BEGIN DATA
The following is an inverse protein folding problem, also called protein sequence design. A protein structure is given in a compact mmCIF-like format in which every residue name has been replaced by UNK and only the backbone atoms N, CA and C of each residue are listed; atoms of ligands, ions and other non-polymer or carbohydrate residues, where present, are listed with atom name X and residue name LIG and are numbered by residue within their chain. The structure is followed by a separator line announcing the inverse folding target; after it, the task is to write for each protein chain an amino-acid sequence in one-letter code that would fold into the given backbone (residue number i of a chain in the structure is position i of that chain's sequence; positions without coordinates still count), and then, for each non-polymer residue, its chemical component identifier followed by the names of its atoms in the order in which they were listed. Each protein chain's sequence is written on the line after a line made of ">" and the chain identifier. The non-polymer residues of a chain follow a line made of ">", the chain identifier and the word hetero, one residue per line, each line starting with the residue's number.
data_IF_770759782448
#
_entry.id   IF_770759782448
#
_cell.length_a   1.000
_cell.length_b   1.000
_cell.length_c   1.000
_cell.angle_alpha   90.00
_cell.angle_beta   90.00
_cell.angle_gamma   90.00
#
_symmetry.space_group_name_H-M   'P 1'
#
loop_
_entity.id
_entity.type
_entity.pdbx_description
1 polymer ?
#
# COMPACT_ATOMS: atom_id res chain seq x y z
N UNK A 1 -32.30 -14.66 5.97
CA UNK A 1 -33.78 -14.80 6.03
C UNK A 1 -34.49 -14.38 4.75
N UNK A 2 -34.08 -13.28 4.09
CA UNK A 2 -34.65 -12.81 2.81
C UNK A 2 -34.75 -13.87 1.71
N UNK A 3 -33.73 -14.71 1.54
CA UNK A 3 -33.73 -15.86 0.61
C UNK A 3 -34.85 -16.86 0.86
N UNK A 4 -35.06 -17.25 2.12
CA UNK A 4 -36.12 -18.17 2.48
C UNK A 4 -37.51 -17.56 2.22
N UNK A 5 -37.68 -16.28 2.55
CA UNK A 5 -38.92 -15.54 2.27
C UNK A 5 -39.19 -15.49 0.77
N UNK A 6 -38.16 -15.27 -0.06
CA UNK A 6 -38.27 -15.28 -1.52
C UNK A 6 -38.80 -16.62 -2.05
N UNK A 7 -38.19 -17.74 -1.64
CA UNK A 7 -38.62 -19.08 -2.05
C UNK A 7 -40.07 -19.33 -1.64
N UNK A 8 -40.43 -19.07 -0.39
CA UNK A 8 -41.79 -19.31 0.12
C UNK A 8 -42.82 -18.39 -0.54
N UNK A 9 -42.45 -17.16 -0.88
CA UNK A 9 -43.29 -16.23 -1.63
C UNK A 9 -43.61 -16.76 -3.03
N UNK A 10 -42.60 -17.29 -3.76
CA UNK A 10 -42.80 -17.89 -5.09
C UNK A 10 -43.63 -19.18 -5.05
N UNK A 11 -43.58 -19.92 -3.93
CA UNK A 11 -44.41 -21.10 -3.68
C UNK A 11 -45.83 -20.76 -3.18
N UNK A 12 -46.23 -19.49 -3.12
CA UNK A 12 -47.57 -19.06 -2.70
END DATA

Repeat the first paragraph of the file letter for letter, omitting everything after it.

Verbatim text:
The following is an inverse protein folding problem, also called protein sequence design. A protein structure is given in a compact mmCIF-like format in which every residue name has been replaced by UNK and only the backbone atoms N, CA and C of each residue are listed; atoms of ligands, ions and other non-polymer or carbohydrate residues, where present, are listed with atom name X and residue name LIG and are numbered by residue within their chain. The structure is followed by a separator line announcing the inverse folding target; after it, the task is to write for each protein chain an amino-acid sequence in one-letter code that would fold into the given backbone (residue number i of a chain in the structure is position i of that chain's sequence; positions without coordinates still count), and then, for each non-polymer residue, its chemical component identifier followed by the names of its atoms in the order in which they were listed. Each protein chain's sequence is written on the line after a line made of ">" and the chain identifier. The non-polymer residues of a chain follow a line made of ">", the chain identifier and the word hetero, one residue per line, each line starting with the residue's number.